Stillwater News Press

Garden

February 15, 2014

Grow! 02-16-14

Staying sharp in the garden

Having the right tools for any job is essential. A carpenter won’t get far without a tape measure or hammer. A mechanic is always in need of a wrench and a plumber requires a supply of PVC pipe.

The same is true for gardeners. Having the right tools is important. Making sure those tools are in good working order and the blades are sharp can make a big difference in getting a job done properly and safely.

Today, I want to discuss the proper way to sharpen your garden tools and prepare them for the quickly approaching gardening season.

Hand tools can easily be sharpened using a file, a high speed rotary tool or grinder. Power tools such as grinders can eat away quickly at the blades so it’s important to be very careful. And remember, safety comes first. Always wear protective equipment such as eye protection and gloves. If you don't feel comfortable sharpening your own tools there are usually companies who offer tool sharpening services.

Try to sharpen blades at the same angle as they were when they came from the manufacturer. When sharpening with a file, use long, diagonal strokes to give a more uniform edge.

Lawn mower blades should be sharpened regularly so they provide a clean cut. Sharpen both beveled edges of the blade and then hang it on a nail to make sure it is still balanced. File more off the heavy end of the blade if necessary to balance it.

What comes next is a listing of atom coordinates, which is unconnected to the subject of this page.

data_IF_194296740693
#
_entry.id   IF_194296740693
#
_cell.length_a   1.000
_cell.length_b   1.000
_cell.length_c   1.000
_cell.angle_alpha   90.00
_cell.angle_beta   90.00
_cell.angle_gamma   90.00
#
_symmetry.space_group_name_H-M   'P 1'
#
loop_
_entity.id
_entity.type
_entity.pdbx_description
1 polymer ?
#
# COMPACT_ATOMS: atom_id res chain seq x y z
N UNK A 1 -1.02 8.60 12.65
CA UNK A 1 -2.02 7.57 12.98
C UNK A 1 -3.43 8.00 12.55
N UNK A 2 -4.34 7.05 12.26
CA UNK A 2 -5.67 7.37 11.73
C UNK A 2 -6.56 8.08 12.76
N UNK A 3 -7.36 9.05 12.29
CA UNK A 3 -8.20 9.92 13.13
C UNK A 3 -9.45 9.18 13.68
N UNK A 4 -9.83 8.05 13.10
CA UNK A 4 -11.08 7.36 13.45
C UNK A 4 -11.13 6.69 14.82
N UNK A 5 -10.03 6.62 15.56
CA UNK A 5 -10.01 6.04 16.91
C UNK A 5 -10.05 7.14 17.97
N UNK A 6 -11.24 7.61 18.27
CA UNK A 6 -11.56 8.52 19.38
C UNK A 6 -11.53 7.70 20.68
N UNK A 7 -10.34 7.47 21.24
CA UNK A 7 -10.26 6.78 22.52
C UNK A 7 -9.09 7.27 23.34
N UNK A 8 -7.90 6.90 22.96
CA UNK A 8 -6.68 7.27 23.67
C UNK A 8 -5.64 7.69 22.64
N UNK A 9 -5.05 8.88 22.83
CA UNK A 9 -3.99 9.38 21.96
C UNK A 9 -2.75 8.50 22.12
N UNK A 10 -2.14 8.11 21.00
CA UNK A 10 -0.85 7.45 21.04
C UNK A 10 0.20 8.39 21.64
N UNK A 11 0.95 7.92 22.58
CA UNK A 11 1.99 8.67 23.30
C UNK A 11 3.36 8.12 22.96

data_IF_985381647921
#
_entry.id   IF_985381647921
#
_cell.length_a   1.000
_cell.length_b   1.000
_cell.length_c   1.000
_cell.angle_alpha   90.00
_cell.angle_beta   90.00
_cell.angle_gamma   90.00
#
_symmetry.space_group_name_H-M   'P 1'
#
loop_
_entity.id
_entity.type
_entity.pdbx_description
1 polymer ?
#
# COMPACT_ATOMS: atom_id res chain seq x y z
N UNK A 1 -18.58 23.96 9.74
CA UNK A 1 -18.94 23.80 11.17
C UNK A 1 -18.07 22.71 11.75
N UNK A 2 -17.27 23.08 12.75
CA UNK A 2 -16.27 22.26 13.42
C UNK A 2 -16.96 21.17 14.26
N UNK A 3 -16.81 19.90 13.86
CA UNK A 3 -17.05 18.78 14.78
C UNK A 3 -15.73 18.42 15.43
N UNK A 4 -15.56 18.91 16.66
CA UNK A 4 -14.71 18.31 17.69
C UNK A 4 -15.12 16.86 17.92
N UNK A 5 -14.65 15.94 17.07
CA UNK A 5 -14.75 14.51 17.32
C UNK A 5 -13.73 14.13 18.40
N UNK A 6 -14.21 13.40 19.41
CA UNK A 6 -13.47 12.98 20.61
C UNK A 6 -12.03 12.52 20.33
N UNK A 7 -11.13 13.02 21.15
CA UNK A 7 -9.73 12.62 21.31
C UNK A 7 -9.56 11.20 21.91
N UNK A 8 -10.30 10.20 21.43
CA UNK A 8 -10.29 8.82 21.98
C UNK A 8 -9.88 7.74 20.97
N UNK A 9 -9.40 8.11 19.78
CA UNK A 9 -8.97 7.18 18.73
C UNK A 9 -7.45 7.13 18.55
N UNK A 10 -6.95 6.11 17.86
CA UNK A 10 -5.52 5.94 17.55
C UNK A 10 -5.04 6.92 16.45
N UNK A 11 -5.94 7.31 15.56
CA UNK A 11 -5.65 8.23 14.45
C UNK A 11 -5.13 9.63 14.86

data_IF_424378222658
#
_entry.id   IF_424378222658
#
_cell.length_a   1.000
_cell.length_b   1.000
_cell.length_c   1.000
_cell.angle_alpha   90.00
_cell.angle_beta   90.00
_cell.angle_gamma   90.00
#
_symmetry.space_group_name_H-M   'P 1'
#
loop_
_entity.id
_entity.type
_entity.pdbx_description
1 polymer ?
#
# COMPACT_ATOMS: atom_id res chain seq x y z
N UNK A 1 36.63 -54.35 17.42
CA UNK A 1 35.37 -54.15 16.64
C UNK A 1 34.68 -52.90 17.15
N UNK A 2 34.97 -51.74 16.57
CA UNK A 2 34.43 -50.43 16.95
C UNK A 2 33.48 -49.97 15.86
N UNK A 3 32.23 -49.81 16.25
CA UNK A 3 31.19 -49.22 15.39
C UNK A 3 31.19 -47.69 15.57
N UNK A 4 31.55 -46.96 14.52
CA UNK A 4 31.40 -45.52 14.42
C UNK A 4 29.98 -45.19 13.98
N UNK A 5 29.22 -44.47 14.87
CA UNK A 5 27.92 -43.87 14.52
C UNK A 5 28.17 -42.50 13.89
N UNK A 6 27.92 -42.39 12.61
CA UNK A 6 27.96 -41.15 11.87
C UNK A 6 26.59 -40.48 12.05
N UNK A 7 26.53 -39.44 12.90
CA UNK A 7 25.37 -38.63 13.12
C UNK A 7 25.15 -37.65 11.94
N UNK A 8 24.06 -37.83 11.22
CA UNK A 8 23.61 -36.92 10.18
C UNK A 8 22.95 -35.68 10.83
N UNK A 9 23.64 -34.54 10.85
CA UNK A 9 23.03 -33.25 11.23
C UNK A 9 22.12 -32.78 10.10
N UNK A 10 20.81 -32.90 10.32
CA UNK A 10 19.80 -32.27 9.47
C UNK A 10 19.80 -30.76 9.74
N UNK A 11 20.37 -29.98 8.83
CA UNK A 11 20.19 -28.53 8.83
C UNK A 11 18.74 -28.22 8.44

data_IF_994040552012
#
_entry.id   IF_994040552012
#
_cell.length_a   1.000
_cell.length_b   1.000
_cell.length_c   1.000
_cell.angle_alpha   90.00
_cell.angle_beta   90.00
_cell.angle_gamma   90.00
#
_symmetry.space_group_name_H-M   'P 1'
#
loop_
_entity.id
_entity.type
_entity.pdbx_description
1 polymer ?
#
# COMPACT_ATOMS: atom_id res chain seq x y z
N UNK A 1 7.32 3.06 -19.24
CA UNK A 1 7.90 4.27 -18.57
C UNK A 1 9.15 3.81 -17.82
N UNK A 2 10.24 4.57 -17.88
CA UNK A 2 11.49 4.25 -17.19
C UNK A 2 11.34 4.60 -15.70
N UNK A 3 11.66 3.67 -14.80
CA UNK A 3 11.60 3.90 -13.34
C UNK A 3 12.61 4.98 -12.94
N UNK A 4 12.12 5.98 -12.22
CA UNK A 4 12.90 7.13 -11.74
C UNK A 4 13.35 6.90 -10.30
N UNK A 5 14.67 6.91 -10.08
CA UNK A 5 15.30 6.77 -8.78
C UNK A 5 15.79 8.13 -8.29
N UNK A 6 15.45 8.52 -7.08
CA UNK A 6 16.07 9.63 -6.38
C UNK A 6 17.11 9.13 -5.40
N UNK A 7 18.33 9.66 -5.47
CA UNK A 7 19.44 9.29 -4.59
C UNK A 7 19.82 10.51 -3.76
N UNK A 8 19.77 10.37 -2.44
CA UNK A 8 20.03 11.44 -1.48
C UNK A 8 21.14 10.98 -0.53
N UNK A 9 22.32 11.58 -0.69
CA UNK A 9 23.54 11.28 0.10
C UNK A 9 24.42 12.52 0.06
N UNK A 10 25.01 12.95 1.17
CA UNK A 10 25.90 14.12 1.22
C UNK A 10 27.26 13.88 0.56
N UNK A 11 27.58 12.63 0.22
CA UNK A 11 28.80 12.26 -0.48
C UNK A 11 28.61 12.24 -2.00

If you’re not comfortable with sharpening the blade on your own, check to see if there is a local business that will do it for you.

Remember to lubricate moving parts. Applying a light machine oil or penetrating oil to the blades helps prevent rust and corrosion. For larger tools such as shovels, fill a five gallon bucket with sand and mix in one quart of used motor oil. Simply store the shovel with the blade in the oiled sand.

Wooden handles on tools can become dry and splintery so they occasionally need maintenance. Remove rough spots with sandpaper and rub with boiled linseed oil to preserve the wood. Severely damaged handles should be replaced to prevent injury.

We all know how frustrating it can be when the tools we need to complete a job aren’t working properly. By starting now, you have plenty of time to get your tools in shape for the gardening season.

Kimberly Toscano is assistant extension specialist and host of the OETA television program Oklahoma Gardening, which airs at 11 a.m. Saturdays and 3:30 p.m. Sundays, and assistant director of The Botanic Garden at Oklahoma State University.

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